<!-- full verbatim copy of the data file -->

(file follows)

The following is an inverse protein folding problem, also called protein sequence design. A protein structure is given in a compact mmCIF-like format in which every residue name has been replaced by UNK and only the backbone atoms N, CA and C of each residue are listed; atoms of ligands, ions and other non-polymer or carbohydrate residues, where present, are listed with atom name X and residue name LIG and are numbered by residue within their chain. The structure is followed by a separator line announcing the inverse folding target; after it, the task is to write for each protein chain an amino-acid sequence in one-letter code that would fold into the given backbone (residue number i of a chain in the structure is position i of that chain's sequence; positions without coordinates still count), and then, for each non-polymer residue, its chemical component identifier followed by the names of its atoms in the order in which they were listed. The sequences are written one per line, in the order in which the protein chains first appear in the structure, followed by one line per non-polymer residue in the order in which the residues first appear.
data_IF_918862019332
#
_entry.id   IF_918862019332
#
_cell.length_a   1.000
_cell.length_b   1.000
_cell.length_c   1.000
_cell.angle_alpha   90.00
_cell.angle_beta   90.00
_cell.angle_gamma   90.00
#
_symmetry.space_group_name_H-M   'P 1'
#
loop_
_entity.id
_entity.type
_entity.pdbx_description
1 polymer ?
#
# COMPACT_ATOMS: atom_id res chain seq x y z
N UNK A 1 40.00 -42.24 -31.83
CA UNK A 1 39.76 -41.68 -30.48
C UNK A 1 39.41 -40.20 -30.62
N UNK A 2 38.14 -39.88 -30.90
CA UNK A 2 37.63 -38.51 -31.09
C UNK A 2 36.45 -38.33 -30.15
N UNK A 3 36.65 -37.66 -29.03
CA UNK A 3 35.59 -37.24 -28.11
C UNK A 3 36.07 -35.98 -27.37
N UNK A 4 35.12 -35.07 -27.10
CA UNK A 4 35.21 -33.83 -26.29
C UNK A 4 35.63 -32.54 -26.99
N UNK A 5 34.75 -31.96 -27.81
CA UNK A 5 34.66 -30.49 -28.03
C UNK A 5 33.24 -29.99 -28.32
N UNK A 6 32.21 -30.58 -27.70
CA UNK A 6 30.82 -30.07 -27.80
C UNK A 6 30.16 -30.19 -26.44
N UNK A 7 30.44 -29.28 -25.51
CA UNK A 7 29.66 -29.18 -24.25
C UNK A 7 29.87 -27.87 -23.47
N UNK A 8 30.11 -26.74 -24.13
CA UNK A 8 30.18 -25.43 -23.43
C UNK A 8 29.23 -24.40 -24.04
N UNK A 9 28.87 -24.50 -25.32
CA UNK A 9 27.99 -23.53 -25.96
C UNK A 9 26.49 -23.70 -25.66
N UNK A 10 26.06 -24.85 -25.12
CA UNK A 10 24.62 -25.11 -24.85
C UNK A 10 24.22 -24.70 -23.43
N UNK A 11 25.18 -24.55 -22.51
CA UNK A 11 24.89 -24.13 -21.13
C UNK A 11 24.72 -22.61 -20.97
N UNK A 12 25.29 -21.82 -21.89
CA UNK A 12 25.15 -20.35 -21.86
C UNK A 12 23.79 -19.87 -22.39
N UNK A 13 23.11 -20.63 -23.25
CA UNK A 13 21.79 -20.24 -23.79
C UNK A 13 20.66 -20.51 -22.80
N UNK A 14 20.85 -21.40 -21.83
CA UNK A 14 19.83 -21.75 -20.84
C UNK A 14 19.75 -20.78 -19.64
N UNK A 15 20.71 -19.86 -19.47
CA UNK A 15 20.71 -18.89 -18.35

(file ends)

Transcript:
The following is an inverse protein folding problem, also called protein sequence design. A protein structure is given in a compact mmCIF-like format in which every residue name has been replaced by UNK and only the backbone atoms N, CA and C of each residue are listed; atoms of ligands, ions and other non-polymer or carbohydrate residues, where present, are listed with atom name X and residue name LIG and are numbered by residue within their chain. The structure is followed by a separator line announcing the inverse folding target; after it, the task is to write for each protein chain an amino-acid sequence in one-letter code that would fold into the given backbone (residue number i of a chain in the structure is position i of that chain's sequence; positions without coordinates still count), and then, for each non-polymer residue, its chemical component identifier followed by the names of its atoms in the order in which they were listed. The sequences are written one per line, in the order in which the protein chains first appear in the structure, followed by one line per non-polymer residue in the order in which the residues first appear.
data_IF_918862019332
#
_entry.id   IF_918862019332
#
_cell.length_a   1.000
_cell.length_b   1.000
_cell.length_c   1.000
_cell.angle_alpha   90.00
_cell.angle_beta   90.00
_cell.angle_gamma   90.00
#
_symmetry.space_group_name_H-M   'P 1'
#
loop_
_entity.id
_entity.type
_entity.pdbx_description
1 polymer ?
#
# COMPACT_ATOMS: atom_id res chain seq x y z
N UNK A 1 40.00 -42.24 -31.83
CA UNK A 1 39.76 -41.68 -30.48
C UNK A 1 39.41 -40.20 -30.62
N UNK A 2 38.14 -39.88 -30.90
CA UNK A 2 37.63 -38.51 -31.09
C UNK A 2 36.45 -38.33 -30.15
N UNK A 3 36.65 -37.66 -29.03
CA UNK A 3 35.59 -37.24 -28.11
C UNK A 3 36.07 -35.98 -27.37
N UNK A 4 35.12 -35.07 -27.10
CA UNK A 4 35.21 -33.83 -26.29
C UNK A 4 35.63 -32.54 -26.99
N UNK A 5 34.75 -31.96 -27.81
CA UNK A 5 34.66 -30.49 -28.03
C UNK A 5 33.24 -29.99 -28.32
N UNK A 6 32.21 -30.58 -27.70
CA UNK A 6 30.82 -30.07 -27.80
C UNK A 6 30.16 -30.19 -26.44
N UNK A 7 30.44 -29.28 -25.51
CA UNK A 7 29.66 -29.18 -24.25
C UNK A 7 29.87 -27.87 -23.47
N UNK A 8 30.11 -26.74 -24.13
CA UNK A 8 30.18 -25.43 -23.43
C UNK A 8 29.23 -24.40 -24.04
N UNK A 9 28.87 -24.50 -25.32
CA UNK A 9 27.99 -23.53 -25.96
C UNK A 9 26.49 -23.70 -25.66
N UNK A 10 26.06 -24.85 -25.12
CA UNK A 10 24.62 -25.11 -24.85
C UNK A 10 24.22 -24.70 -23.43
N UNK A 11 25.18 -24.55 -22.51
CA UNK A 11 24.89 -24.13 -21.13
C UNK A 11 24.72 -22.61 -20.97
N UNK A 12 25.29 -21.82 -21.89
CA UNK A 12 25.15 -20.35 -21.86
C UNK A 12 23.79 -19.87 -22.39
N UNK A 13 23.11 -20.63 -23.25
CA UNK A 13 21.79 -20.24 -23.79
C UNK A 13 20.66 -20.51 -22.80
N UNK A 14 20.85 -21.40 -21.83
CA UNK A 14 19.83 -21.75 -20.84
C UNK A 14 19.75 -20.78 -19.64
N UNK A 15 20.71 -19.86 -19.47
CA UNK A 15 20.71 -18.89 -18.35